Resisting the pull of cynicism since 1969.

Monday, October 16, 2006

What are the Conservatives up to?

On the weekend, we at Progressive Bloggers got a stern talking-to from the leftdog, accusing us of all being so busy writing about the Liberal leadership race that we're letting the Tories do crazy things without taking them to task. He's right, of course, and it's not just the Liberal bloggers who are guilty of that. In my own defense, though, I can only say that campaigns and elections are fun even when they're not yours, and it's awfully hard to write about the policies and strategies of a party that you find so damn confusing.

I mean, we all know that Harper did things from day one that went against his own stated code of conduct, but at least you could follow his rationale. When he enticed a Liberal to cross the floor, he was trying to strengthen his puny minority while assuring some continuity on the softwood lumber file. When he appointed a Senator and made him a cabinet minister, he was trying to assure some urban Montreal representation while ensuring that one of his backroom buddies got a juicy post. Slimy stuff, but hardly nonsensical.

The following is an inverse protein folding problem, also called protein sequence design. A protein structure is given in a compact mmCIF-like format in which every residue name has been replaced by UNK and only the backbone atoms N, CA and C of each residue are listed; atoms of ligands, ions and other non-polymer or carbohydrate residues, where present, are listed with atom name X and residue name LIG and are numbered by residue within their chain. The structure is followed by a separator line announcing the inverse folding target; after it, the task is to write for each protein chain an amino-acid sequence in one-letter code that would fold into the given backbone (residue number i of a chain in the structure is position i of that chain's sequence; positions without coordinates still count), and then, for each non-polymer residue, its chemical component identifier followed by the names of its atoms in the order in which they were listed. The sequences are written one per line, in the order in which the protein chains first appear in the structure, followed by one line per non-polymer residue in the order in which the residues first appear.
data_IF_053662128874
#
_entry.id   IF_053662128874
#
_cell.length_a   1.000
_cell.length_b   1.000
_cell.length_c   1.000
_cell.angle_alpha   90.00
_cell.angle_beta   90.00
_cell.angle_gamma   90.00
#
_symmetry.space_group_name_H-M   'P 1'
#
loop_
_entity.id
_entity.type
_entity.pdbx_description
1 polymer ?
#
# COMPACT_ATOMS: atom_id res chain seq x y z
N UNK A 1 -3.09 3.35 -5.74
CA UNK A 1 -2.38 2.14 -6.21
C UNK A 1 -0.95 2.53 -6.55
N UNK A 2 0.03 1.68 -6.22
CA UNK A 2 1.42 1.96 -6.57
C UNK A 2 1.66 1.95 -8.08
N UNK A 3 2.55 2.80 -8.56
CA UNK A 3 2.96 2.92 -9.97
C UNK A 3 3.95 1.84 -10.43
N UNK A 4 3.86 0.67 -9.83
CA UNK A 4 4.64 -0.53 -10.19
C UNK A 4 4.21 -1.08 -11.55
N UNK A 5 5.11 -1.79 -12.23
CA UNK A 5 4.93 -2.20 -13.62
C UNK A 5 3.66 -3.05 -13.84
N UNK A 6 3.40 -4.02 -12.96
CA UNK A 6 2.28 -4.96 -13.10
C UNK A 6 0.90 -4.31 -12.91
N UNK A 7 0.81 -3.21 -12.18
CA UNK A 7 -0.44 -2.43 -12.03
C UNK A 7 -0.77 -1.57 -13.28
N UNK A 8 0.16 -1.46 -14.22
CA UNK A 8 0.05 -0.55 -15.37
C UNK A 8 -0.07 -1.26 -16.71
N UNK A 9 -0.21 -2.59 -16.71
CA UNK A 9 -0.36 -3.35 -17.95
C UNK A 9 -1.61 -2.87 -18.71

These days, though, they've been decidedly more...shall we say...opaque. Though they've been told by their own ilk that they should distance themselves from Bush, stop concentrating so much on foreign policy, and avoid talking about the environment at all costs, they've been behaving more like Bush by the day, digging in their heels on Afghanistan, and announcing with much fanfare that soon they might maybe be announcing an environmental plan approach that completely lacks any teeth.